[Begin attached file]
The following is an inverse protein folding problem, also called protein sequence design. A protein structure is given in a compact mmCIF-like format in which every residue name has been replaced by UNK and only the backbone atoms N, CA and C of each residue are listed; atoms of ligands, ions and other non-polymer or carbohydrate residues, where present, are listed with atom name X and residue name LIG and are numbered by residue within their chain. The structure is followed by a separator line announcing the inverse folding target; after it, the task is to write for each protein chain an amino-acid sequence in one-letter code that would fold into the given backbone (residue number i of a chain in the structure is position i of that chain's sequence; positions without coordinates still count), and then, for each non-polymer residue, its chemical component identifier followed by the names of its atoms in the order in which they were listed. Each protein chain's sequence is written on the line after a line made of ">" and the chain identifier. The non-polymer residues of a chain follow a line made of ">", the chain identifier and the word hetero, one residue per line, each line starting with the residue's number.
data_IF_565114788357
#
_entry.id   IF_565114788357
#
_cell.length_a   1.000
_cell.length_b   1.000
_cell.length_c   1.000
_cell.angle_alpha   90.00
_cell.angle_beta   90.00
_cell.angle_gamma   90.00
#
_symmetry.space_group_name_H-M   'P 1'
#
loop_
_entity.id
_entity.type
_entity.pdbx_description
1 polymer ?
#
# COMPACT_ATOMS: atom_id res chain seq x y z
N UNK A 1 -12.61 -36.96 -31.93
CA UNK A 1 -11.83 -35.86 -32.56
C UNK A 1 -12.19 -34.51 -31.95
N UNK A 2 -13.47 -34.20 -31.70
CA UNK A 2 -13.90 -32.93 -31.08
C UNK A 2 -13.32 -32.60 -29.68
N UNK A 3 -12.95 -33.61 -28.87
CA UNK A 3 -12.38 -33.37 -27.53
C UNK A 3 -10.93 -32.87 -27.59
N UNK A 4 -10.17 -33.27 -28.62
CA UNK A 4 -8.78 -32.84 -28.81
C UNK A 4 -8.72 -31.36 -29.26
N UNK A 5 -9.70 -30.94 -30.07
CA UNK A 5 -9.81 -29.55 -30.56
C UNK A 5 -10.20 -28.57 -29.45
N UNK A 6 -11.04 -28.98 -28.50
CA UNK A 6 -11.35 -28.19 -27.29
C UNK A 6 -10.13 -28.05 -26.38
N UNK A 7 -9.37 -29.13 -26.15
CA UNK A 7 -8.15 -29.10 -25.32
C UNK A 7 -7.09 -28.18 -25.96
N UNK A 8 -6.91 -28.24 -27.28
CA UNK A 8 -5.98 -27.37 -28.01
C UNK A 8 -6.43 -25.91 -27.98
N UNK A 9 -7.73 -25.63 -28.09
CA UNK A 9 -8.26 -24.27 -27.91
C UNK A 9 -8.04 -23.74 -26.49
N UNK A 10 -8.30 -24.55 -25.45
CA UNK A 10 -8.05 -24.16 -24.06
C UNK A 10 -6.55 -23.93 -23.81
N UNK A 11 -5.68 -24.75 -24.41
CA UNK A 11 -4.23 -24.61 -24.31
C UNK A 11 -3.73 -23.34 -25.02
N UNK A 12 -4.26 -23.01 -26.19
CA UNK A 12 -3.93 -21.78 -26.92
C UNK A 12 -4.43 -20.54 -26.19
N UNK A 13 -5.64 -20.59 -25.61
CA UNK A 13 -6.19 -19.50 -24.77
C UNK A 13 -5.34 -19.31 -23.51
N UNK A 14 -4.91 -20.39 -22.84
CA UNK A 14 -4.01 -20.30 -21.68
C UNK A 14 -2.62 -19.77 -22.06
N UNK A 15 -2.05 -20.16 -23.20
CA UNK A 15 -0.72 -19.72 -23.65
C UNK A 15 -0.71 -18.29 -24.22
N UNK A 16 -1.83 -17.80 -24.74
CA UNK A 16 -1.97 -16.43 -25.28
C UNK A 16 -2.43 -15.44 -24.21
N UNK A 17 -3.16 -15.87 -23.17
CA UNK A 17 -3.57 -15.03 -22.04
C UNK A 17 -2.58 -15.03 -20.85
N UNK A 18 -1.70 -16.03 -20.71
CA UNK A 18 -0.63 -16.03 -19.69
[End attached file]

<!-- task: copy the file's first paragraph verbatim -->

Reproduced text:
The following is an inverse protein folding problem, also called protein sequence design. A protein structure is given in a compact mmCIF-like format in which every residue name has been replaced by UNK and only the backbone atoms N, CA and C of each residue are listed; atoms of ligands, ions and other non-polymer or carbohydrate residues, where present, are listed with atom name X and residue name LIG and are numbered by residue within their chain. The structure is followed by a separator line announcing the inverse folding target; after it, the task is to write for each protein chain an amino-acid sequence in one-letter code that would fold into the given backbone (residue number i of a chain in the structure is position i of that chain's sequence; positions without coordinates still count), and then, for each non-polymer residue, its chemical component identifier followed by the names of its atoms in the order in which they were listed. Each protein chain's sequence is written on the line after a line made of ">" and the chain identifier. The non-polymer residues of a chain follow a line made of ">", the chain identifier and the word hetero, one residue per line, each line starting with the residue's number.